October 27, 2021 Reading Time: 3 minutes

Our nation faces some strange issues right now, including huge numbers of unfilled jobs, empty shelves, and higher NON-COVID-RELATED deaths. What gives? 

The easy answer comes in the form of a rhetorical question that many Americans have posed to themselves over the last 18 months: Why bother?

Why bother getting a university education? It’ll cost you plenty and you might not get higher pay because of it.

Why bother seeking healthcare? It’ll cost you plenty and your health may not improve, and may even get worse.

Why bother getting a job? Somebody will take care of you, voluntarily or not. Unemployment insurance, disability, no consequence shoplifting, free camping. It’s all good.

Why bother working harder or smarter at work? Bureaucrats can take you out for not staying current on your shots, even ones that your doctor and common sense tell you to avoid. Or some Woke dipster can get you cancelled for opining about just about anything, including your preferred underwear color. (Tighty whities are “racist” now, right?)

Why bother starting a new business? The government can shut it down because of a not-so-unusual “novel” virus, or hinky data supporting the notion of irreversible, human-induced global climate change, or, frankly, for whatever it wants.

Why bother continuing to run an existing small business? If you turn a profit, government will take a big chunk of it. But more likely it will be slowly strangled into bankruptcy by regulations for this and that, most of it unscientific nonsense.

Why bother voting? Even if nobody can prove in court that a specific election was “rigged,” the whole electoral system was manipulated extralegally by Facebook. In future elections, whoever is sleazy enough to engage in vote “harvesting” will win.

Why bother calling out hypocrisy? Elites gonna do what elites gonna do, without repercussions, if they were “feeling the spirit,” as oh so many have.

Why bother staying apprised of current events? Dismisinfoganda reins triumphant across social and traditional media.

Why bother staying sober? Pot and fentanyl seem to be everywhere and pretty cheap, too, at least compared to truly escaping the nation’s many problems.

Why bother reproducing? Seems cruel to bring a babbling baby into this messed up society.

Why bother living? Suicides, especially by teen females, might comfort those who want depopulation and de-growth but consider that many people will next ask, why not go out by [insert the most horrific act of violence you can think of here]?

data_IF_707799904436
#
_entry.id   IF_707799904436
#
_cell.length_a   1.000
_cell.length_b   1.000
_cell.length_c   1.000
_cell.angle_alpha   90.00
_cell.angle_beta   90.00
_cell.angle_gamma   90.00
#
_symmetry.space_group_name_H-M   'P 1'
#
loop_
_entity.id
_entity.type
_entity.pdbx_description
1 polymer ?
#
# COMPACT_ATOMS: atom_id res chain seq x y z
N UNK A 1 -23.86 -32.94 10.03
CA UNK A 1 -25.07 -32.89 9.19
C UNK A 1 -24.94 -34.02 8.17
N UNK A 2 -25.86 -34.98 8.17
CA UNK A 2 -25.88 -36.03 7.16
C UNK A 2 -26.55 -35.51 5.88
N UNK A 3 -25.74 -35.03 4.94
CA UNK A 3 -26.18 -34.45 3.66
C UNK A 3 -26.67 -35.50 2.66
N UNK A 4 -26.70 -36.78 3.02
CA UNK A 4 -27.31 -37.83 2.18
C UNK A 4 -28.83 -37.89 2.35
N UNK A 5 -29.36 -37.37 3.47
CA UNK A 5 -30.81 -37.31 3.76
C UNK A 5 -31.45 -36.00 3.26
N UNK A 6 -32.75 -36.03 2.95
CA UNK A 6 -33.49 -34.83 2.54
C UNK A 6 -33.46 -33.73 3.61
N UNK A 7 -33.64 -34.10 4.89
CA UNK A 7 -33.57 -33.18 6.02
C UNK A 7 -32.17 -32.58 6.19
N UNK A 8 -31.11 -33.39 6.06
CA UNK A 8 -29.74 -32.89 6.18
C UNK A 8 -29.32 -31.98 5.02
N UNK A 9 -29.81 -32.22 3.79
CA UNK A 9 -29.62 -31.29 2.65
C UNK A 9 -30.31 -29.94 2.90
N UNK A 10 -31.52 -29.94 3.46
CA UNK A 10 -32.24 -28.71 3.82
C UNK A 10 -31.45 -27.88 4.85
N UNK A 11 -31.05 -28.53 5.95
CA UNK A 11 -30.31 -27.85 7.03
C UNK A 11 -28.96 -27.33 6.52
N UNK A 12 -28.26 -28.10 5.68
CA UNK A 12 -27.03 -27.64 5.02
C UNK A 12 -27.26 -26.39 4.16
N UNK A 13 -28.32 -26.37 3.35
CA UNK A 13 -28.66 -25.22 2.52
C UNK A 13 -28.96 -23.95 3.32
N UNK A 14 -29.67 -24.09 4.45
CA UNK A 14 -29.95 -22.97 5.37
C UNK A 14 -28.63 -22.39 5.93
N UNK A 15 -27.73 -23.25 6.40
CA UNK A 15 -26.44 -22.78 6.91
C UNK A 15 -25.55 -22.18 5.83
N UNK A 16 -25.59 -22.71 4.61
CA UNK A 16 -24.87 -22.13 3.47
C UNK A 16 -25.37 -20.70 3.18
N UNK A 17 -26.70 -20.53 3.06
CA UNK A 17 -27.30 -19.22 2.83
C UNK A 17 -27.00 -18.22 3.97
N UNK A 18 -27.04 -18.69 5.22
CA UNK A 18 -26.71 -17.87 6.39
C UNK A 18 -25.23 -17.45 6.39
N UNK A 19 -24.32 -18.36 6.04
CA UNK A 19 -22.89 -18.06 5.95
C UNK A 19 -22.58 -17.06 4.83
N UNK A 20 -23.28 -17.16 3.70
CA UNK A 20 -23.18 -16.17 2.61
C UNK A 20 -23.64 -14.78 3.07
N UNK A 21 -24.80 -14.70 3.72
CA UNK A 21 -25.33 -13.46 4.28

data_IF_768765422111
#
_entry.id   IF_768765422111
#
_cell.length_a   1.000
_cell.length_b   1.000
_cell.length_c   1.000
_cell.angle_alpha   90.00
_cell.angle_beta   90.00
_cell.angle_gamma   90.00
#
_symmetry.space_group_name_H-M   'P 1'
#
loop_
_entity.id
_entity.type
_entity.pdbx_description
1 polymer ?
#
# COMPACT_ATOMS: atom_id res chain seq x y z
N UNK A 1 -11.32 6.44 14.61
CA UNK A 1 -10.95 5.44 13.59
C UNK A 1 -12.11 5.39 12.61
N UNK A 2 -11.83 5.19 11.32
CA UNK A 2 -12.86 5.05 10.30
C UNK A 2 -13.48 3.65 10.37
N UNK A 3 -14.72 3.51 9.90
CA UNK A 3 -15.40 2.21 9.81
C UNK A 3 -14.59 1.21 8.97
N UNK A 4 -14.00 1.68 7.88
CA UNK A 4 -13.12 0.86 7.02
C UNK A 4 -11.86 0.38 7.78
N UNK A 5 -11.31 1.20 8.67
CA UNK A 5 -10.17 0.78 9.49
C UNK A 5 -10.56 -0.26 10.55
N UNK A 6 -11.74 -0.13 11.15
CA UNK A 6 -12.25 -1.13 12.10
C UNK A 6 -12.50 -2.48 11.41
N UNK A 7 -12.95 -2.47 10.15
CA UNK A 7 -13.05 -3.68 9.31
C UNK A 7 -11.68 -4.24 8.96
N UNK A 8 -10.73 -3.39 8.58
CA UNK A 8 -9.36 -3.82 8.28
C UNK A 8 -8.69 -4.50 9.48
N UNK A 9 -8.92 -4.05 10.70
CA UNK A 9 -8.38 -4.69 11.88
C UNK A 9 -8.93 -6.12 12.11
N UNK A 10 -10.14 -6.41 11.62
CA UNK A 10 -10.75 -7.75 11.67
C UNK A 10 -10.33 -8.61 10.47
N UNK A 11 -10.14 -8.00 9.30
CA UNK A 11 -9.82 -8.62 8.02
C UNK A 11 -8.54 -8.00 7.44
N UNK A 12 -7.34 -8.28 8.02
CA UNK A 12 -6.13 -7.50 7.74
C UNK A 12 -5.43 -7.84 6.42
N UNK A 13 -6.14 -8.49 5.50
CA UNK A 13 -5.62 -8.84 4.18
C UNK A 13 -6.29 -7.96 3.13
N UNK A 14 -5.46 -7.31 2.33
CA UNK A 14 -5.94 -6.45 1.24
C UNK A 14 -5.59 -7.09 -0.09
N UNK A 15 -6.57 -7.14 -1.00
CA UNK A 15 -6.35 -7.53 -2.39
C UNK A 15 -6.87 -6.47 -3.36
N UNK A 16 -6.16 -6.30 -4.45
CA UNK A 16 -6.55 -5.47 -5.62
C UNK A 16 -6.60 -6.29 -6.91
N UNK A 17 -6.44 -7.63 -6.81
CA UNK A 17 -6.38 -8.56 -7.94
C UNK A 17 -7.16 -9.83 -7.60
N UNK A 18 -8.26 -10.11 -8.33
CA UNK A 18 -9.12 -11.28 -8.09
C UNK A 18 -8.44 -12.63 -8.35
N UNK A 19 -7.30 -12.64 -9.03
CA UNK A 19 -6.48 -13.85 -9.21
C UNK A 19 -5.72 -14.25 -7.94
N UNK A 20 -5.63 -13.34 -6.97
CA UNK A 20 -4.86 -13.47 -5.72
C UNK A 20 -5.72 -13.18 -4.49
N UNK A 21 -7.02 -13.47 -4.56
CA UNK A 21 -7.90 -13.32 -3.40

Note that many Americans cannot be bothered with an education, a job, innovation, voting, or being a good citizen or parent, not because of their own shortcomings but solely because of government policies. How long before, ahem, “Let’s Go, Brandon” turns into something much more sinister, and real?

Most Americans may ask “Why bother?” to try to change things but some, and it will only take a few to upend our society, may answer “because I love what my country once was and hate what it has become. My life may be worthless but perhaps with [some act of unspeakable violence] I can start a chain of events that will save my loved ones.”

Maybe the current administration realizes that by pushing tens of millions of Americans’ backs against the wall, they invite disaster and have concocted a “white supremacy” movement out of a molehill in preparation. But rest assured, if America does end up with a wave of “domestic terrorism,” the terrorists will have been created by the cultural and economic pain the Trump and Biden administrations unleashed, starting with senseless Covid lockdown policies in March 2020.

As the botched withdrawal from Afghanistan shows, if there is one thing America is still good at, it is turning former friends into mortal enemies. Apparently, when it comes to maintaining peaceful relations with all, as Adam Smith, Alexander Hamilton, and scads of other political economists have advised, Uncle Sam has only one thing to say: Why bother?

Robert E. Wright

Robert E. Wright

Robert E. Wright is the (co)author or (co)editor of over two dozen major books, book series, and edited collections, including AIER’s The Best of Thomas Paine (2021) and Financial Exclusion (2019). He has also (co)authored numerous articles for important journals, including the American Economic ReviewBusiness History ReviewIndependent ReviewJournal of Private EnterpriseReview of Finance, and Southern Economic Review. Robert has taught business, economics, and policy courses at Augustana University, NYU’s Stern School of Business, Temple University, the University of Virginia, and elsewhere since taking his Ph.D. in History from SUNY Buffalo in 1997. Robert E. Wright was formerly a Senior Research Faculty at the American Institute for Economic Research.

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